As a lover of Gotham Central and a sucker for the supernatural, I was immediately taken with Gotham by Midnight. Jim Corrigan as both cop and Spectre heading a GCPD-sanctioned team of paranormal investigators, including a kooky doctor and nun as consultants? Oh, yeah—I’m in. Fortunately, I was rewarded with a solid debut issue from Fawkes and Templesmith, one which hit that sweet spot of convincingly unsettling magical realism.
It’s instructive to compare these early issues with those of Fawkes’ other DC supernatural series, Constantine. On the most basic level, GbM has the stronger male lead, if only because Jim doesn’t suffer from the same comparisons to a superior Vertigo incarnation the way John Constantine did (and still does). Besides, whereas John had to carry his title practically all by himself, Jim has the support of a colorful cast, one which Fawkes wisely starts to flesh out in this issue.
Even smarter, he begins with Sister Justine, clearly the odd duck in this gang. Everyone else, even the kooky Dr. Szandor Tarr, has a practical function and traditional role in a police unit like this one, but what does Justine bring to the table? Even after an extended flashback of her first encounter with Jim and the Spectre, it’s still unclear. Jim calls her a “bona fide pure soul,” which is a rare and admirable trait, but not one that seems immediately useful when dealing with unknown threats. After all, it’s not her soul that gives the team their lead at the end, but her memory of a most disturbing supernatural event.
Speaking of, Fawkes keeps the nature of the enemy we’re dealing with a mystery here, which is just how I like it—for now. The deformed, dementor-like nun in Slaughter Swamp is a nice step up from the garden-variety demons and evil mages that compose most of DC’s occult threats. It’s also wonderful to see Jim handling her not with a wave of his hands and some mumbo jumbo, but with some more obscure methods. Maybe too obscure. Honestly, you have no idea how Jim realizes the creature used to be some kind of teacher, that the sound of bells (even digitally replicated) is key to banishing it, and why bells do banish it. Since the plot’s starting to rev up, you can let it go, but Fawkes owes us some explanation and he better not forget it.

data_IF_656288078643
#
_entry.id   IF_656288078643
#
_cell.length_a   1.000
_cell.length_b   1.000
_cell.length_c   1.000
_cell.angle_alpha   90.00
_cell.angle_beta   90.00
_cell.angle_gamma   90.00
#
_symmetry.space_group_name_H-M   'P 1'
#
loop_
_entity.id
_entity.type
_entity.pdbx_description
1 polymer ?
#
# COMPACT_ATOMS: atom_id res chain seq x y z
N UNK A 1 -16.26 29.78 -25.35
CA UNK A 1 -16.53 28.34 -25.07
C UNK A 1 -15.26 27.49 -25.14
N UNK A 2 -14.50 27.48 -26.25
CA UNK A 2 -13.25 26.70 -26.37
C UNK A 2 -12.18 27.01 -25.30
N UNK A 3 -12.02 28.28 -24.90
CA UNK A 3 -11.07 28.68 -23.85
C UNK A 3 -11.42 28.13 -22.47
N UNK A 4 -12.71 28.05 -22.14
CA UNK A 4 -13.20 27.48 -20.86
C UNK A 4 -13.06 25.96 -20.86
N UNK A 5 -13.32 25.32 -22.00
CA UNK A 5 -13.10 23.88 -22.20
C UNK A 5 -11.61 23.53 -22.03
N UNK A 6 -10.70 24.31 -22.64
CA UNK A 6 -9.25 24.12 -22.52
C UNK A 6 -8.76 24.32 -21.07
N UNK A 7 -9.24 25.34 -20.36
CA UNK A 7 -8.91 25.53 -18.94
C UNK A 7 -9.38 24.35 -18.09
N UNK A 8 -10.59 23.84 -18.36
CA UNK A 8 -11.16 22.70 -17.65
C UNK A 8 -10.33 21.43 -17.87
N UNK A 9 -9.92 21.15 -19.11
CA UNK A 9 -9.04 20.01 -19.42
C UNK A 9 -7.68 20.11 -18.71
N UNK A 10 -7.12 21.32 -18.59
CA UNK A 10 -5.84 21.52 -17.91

In the meantime, we have not only a mystery to occupy us, but a strong team dynamic as well. The camaraderie and ease which Jim, Justine, Lisa, Tarr, and Weaver have with each other is the spoonful of sugar that helps the dark medicine of their work go down. In many respects, they act like any other police unit, down to the tensions between the veteran detective and his younger partner—and bagels.* The issue also suggests the future addition of the aptly named Rook as the team rookie, someone who can voice all the WTFs that we can’t.
Fawkes’ scripting is all well and good, but it’s Templesmith’s cadaverous art that really makes the series. Like Frazier Irving, Templesmith’s natural style is made for comics involving the other. There’s nothing conventionally attractive about it, not even in the slightest, so it’ll have to be an acquired taste for some people. But what it does that no conventional art can is emphasize the unknowable eeriness of the forces our heroes have to deal with. Take the Slaughter Swamp nun; the face is horrifyingly twisted and distorted, yet like a Magic Eye nightmare you can make out slitted eyes and a skeletal mouth, which eventually become even more terrible when they split art to reveal a seething mass of eyes and fangs. Just by comparison, the scenes at HQ are peaceful, even relaxing to look at, as if the gathering of the whole team in their base of operations affords some small measure of safety against the evil outside.
– “Nobody believes us…nobody understands us. Nobody wants us here…we’re too busy protecting you to care.” “We will not rest”
* Oh, yes, Jim buys bagels for everyone after a harrowing night of creature-banishing. Don’t tell me that doesn’t make you love him a little bit.
– “We Will Not Rest”—what a great title for a chapter.
Finally, DC might have the occult title it's been waiting for, with its second issue proving as solid as the first.